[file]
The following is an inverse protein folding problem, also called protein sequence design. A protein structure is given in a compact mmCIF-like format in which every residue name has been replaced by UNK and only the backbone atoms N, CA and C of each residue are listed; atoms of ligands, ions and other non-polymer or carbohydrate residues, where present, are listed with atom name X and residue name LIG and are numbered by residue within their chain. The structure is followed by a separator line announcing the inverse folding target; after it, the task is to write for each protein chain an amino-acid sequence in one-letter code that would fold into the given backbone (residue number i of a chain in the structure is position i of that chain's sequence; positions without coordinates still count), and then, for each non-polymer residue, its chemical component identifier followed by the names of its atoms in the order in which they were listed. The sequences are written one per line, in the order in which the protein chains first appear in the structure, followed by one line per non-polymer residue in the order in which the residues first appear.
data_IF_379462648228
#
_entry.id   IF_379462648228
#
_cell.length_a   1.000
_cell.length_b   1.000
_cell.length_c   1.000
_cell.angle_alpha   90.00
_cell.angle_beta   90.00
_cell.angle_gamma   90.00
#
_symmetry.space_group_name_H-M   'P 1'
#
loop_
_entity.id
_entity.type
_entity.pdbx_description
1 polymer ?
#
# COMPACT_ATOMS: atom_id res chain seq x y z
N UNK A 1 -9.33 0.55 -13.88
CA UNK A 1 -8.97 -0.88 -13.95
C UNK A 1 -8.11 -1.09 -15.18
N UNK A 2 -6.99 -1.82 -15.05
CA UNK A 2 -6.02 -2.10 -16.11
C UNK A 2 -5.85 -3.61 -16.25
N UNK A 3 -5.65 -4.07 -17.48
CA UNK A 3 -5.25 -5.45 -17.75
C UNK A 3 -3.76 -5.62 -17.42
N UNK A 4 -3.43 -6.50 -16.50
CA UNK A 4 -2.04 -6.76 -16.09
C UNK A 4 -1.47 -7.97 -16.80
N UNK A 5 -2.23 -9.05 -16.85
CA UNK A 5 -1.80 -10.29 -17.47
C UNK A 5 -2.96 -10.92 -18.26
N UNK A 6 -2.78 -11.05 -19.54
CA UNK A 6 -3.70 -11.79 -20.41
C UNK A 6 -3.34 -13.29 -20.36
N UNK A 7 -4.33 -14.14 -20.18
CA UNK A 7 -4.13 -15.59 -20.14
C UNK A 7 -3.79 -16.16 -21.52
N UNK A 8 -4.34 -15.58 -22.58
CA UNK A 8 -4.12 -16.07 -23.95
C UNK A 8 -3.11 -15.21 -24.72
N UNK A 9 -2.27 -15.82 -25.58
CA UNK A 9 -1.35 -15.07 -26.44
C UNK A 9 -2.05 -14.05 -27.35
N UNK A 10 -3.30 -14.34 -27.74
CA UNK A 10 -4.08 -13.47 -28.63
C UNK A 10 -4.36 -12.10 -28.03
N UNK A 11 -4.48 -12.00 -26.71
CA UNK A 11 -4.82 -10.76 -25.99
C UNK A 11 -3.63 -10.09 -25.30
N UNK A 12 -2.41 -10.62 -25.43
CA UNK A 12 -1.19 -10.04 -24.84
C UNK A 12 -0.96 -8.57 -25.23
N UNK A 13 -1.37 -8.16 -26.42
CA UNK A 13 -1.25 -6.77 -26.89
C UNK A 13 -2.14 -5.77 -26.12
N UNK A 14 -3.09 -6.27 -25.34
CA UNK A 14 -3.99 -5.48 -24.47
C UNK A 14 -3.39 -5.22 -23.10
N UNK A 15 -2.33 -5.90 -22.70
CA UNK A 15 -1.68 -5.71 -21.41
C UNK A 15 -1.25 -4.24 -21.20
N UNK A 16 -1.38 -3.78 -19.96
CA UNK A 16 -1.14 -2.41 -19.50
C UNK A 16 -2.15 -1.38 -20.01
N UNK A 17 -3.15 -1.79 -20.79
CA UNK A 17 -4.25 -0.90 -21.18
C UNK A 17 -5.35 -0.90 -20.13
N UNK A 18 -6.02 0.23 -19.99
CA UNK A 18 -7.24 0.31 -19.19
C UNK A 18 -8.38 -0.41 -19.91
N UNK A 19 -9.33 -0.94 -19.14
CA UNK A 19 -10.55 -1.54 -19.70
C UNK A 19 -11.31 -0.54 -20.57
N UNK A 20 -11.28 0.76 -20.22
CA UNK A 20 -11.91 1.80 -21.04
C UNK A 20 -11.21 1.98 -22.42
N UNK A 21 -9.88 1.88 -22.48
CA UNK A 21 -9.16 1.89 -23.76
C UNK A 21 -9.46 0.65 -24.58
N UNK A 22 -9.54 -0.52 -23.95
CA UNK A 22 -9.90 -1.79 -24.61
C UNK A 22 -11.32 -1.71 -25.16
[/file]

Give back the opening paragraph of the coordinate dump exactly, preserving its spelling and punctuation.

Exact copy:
The following is an inverse protein folding problem, also called protein sequence design. A protein structure is given in a compact mmCIF-like format in which every residue name has been replaced by UNK and only the backbone atoms N, CA and C of each residue are listed; atoms of ligands, ions and other non-polymer or carbohydrate residues, where present, are listed with atom name X and residue name LIG and are numbered by residue within their chain. The structure is followed by a separator line announcing the inverse folding target; after it, the task is to write for each protein chain an amino-acid sequence in one-letter code that would fold into the given backbone (residue number i of a chain in the structure is position i of that chain's sequence; positions without coordinates still count), and then, for each non-polymer residue, its chemical component identifier followed by the names of its atoms in the order in which they were listed. The sequences are written one per line, in the order in which the protein chains first appear in the structure, followed by one line per non-polymer residue in the order in which the residues first appear.